Over Training & Mixing Things Up

It’s been a while since I’ve posted on here, mostly due to wedding preparations and associated craziness taking up a lot of my spare time. I’ve had some interesting training experiences since my last post so I thought I would share them.

Most of my ‘training’  is spent trotting around the beautiful Leicestershire countryside whilst, hovering around my MAF heart rate. I also incorporate occasional  Fartlek and hill work sessions as well as regular body-weight strength training. This approach has served me well over the last couple of years and has produced sustained performance improvements with very few injury issues. I don’t really follow a plan or a structure these days, I just do whatever feels right and it rarely feels like work.

However, this year has been really busy for me and I’ve had a few health and injury issues that have made me realise that something has been amiss in my work / life / training balance.

Facing the Reality of Over Training

In focusing on developing my aerobic system whilst trying to limit the overall stress on my body, It’s not that often that I really let myself off of the leash unless I’m racing or on a trip in the mountains. The Skye visit was no exception to this and 4 days of continuously testing  my limits pushed me into a state of fatigue and injury which culminated in quite severe bilateral calf pain. Prior to this, I had also developed an issue with my hip abductor which had been bothering me for a while and some other more subtle signs which should have made realise that something wasn’t quite right.

Admitting to myself that I had these problems due to over training took a while and I’m embarrassed to say it but my pride took a bit of a knock as I spend quite a lot of time telling other people how they can avoid this situation and exercise in a healthy manner.

Looking back now, I think that this was a very valuable experience which has provided me with a dose of humility and additional insight into the process of over training. I would encourage anyone, however experienced they may be to regularly take an honest look at their training and its impact on their health as it’s all too easy to lose perspective.  We all need a reality check sometimes and it’s far better to pro-actively make changes than it is to wait until we are suffering from injury or illness.

Swapping Running Shoes for Wheels

I managed to self-treat the trigger points in my hip and calves very successfully with Acupuncture but I had a couple of weeks of feeling out of sorts and thought it best to take a few days off. Once I recommenced exercise, I decided to incorporate some cycling into my routine and reduce the amount of running I was doing during the recovery period.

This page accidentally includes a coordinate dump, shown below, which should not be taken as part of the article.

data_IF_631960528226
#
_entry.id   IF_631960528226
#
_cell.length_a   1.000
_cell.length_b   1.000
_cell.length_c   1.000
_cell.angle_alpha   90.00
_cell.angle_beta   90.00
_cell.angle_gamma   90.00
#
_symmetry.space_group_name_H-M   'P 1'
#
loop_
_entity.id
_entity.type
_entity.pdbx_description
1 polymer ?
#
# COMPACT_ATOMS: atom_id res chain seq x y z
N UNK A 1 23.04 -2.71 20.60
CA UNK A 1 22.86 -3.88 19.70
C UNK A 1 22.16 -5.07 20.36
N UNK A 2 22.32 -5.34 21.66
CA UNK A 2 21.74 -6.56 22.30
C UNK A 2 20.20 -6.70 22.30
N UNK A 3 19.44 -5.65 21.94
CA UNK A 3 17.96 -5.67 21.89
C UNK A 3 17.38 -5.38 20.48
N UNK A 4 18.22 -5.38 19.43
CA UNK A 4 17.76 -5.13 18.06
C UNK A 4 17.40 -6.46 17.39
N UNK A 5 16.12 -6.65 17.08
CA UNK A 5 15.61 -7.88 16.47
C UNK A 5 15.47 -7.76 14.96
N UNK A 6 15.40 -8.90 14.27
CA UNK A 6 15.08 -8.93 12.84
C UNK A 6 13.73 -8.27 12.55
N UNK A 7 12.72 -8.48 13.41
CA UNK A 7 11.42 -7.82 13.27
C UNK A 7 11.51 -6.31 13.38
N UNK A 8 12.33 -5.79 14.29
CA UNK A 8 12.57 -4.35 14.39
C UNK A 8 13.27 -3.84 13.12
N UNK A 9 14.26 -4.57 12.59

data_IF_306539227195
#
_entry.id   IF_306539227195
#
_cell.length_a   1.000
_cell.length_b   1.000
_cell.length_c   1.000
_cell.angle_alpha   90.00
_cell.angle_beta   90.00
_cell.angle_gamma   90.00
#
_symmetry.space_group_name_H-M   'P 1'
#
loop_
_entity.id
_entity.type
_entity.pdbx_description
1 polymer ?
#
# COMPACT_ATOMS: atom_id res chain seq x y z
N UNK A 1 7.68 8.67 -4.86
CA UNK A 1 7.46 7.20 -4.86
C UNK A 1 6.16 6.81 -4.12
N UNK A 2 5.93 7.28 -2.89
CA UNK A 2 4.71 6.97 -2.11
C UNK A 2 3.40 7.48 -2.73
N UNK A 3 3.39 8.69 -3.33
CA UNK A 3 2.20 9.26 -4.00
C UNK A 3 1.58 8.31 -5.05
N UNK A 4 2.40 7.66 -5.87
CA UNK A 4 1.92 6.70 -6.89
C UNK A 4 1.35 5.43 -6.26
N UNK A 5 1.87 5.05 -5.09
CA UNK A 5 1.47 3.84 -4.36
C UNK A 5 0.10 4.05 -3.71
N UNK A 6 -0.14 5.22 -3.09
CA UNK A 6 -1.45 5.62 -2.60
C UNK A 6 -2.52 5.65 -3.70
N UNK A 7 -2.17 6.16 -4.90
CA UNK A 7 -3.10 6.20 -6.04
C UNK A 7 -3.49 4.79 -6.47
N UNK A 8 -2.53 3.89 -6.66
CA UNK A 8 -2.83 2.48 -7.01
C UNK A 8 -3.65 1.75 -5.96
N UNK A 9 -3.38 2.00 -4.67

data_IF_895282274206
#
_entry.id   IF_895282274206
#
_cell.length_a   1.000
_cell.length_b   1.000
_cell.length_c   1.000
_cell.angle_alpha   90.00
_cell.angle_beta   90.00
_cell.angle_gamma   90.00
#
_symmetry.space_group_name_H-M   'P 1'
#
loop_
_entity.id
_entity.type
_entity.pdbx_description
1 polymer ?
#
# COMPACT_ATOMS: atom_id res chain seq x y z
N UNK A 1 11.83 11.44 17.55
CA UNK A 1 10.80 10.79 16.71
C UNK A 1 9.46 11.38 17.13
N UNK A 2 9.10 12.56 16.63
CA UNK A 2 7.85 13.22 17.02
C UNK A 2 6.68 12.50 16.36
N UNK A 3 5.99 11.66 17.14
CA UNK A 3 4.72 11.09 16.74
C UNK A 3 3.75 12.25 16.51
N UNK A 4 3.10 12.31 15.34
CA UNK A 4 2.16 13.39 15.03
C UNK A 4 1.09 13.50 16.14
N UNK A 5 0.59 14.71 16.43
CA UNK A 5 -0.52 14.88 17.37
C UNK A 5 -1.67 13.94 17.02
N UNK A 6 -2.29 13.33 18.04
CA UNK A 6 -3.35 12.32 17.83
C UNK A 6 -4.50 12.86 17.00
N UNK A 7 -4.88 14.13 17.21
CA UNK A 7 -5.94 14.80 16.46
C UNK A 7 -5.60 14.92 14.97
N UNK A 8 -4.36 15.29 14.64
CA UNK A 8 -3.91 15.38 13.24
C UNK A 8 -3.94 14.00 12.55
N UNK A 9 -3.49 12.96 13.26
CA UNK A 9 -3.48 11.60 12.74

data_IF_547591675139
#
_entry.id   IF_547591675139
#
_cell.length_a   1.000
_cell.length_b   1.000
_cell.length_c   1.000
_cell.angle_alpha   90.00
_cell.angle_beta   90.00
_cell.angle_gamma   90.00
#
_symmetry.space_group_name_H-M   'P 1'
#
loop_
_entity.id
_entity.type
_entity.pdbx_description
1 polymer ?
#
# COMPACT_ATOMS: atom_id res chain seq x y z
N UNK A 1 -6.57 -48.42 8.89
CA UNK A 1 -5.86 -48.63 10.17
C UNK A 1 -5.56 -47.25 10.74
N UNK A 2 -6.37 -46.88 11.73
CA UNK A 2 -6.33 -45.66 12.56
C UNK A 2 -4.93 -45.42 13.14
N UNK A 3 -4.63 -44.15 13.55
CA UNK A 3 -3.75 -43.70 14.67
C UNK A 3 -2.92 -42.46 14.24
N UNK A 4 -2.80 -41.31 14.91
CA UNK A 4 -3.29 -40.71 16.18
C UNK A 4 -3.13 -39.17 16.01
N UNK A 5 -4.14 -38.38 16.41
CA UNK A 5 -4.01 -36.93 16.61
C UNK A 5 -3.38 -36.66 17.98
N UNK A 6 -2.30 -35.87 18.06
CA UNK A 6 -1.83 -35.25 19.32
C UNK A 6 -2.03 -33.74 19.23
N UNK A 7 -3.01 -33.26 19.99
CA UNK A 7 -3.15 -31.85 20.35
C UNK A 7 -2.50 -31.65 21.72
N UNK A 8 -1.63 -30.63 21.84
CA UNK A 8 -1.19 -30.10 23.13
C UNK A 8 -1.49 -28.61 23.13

Cycling was my first love but I stopped riding regularly in my mid twenties having become a bit disillusioned with all of the marketing hype and unnecessary technology which had initially swept me along. Now I’m a bit older I don’t really care about having all the latest expensive equipment and I soon remembered  that cycling is primarily good fun and another great way of exploring my local area. Riding a bike is also an excellent way of training at a MAF heart rate as if you use your gears correctly you can easily moderate your effort on a variety of terrains and gradients.

A surprise consequence of this was that after about a month of less running and more cycling, my running performance actually improved significantly and my body seems to feel fresher on a day to day basis than it has done in a long time. It’s also meant that I have been able to increase the amount that I am getting outside and exercising without feeling negative consequences.


Cross Training – Variety is the Spice of Life

Cycling is non impact and does not require the rider to support their own body weight so it can be less physically taxing than running.  Whilst this was probably a contributory factor to the improvements I have experienced, I feel the main benefits of incorporating something different into my routine has been down to the added variety and the new type of stimulation that it has provided.

I’ve always been aware of the benefits of cross training and have continuously tried to incorporate it into my routine but when you really love doing something it can become all too easy to loose perspective and neglect the fact that other things can be healthy and fun too. It has taken a period of enforced cross training for me to really understand how useful it can be and I would recommend that you give it a try.

As above, I don’t think that the improvements I have noticed are particular to the relative dynamics of running and cycling. I feel that the key thing is that you find an activity you enjoy that also provides your body with a different type of stimulation to your normal training routine. You can then keep an eye on your progress by and using methods like the MAF test asses whether it is helping. Be flexible and above all else, listen to your body and do what feels right.

Signs of Over Training

Want to find out about how to spot the signs of over training? There is a great introduction here at the Sock Doc site

What’s your experience of over training? Do you have any insights you would like to share? Please leave a comment below

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